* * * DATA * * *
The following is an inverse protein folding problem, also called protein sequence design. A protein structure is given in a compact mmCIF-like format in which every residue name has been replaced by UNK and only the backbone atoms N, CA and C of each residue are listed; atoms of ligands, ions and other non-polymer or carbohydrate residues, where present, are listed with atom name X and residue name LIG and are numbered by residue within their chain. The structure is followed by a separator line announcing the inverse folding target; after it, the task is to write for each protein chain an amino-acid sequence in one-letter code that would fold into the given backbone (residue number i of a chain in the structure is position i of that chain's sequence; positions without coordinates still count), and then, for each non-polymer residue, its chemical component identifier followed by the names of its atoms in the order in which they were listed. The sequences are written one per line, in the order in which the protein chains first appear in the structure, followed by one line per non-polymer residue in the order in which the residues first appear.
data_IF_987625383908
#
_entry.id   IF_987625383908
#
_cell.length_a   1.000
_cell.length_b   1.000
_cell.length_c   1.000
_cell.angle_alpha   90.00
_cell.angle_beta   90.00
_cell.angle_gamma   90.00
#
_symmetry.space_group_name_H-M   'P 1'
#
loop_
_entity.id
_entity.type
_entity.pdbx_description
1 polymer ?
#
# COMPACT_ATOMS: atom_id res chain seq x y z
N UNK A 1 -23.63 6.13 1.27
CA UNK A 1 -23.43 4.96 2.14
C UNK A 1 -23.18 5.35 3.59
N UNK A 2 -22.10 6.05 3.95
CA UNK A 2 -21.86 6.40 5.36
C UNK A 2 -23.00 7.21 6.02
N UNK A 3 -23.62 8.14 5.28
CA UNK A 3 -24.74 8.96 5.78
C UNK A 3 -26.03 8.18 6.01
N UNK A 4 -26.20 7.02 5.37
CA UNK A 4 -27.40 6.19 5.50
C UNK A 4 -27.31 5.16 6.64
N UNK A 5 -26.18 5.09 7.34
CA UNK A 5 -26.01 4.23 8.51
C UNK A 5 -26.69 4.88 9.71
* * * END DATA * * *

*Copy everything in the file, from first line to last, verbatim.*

The following is an inverse protein folding problem, also called protein sequence design. A protein structure is given in a compact mmCIF-like format in which every residue name has been replaced by UNK and only the backbone atoms N, CA and C of each residue are listed; atoms of ligands, ions and other non-polymer or carbohydrate residues, where present, are listed with atom name X and residue name LIG and are numbered by residue within their chain. The structure is followed by a separator line announcing the inverse folding target; after it, the task is to write for each protein chain an amino-acid sequence in one-letter code that would fold into the given backbone (residue number i of a chain in the structure is position i of that chain's sequence; positions without coordinates still count), and then, for each non-polymer residue, its chemical component identifier followed by the names of its atoms in the order in which they were listed. The sequences are written one per line, in the order in which the protein chains first appear in the structure, followed by one line per non-polymer residue in the order in which the residues first appear.
data_IF_987625383908
#
_entry.id   IF_987625383908
#
_cell.length_a   1.000
_cell.length_b   1.000
_cell.length_c   1.000
_cell.angle_alpha   90.00
_cell.angle_beta   90.00
_cell.angle_gamma   90.00
#
_symmetry.space_group_name_H-M   'P 1'
#
loop_
_entity.id
_entity.type
_entity.pdbx_description
1 polymer ?
#
# COMPACT_ATOMS: atom_id res chain seq x y z
N UNK A 1 -23.63 6.13 1.27
CA UNK A 1 -23.43 4.96 2.14
C UNK A 1 -23.18 5.35 3.59
N UNK A 2 -22.10 6.05 3.95
CA UNK A 2 -21.86 6.40 5.36
C UNK A 2 -23.00 7.21 6.02
N UNK A 3 -23.62 8.14 5.28
CA UNK A 3 -24.74 8.96 5.78
C UNK A 3 -26.03 8.18 6.01
N UNK A 4 -26.20 7.02 5.37
CA UNK A 4 -27.40 6.19 5.50
C UNK A 4 -27.31 5.16 6.64
N UNK A 5 -26.18 5.09 7.34
CA UNK A 5 -26.01 4.23 8.51
C UNK A 5 -26.69 4.88 9.71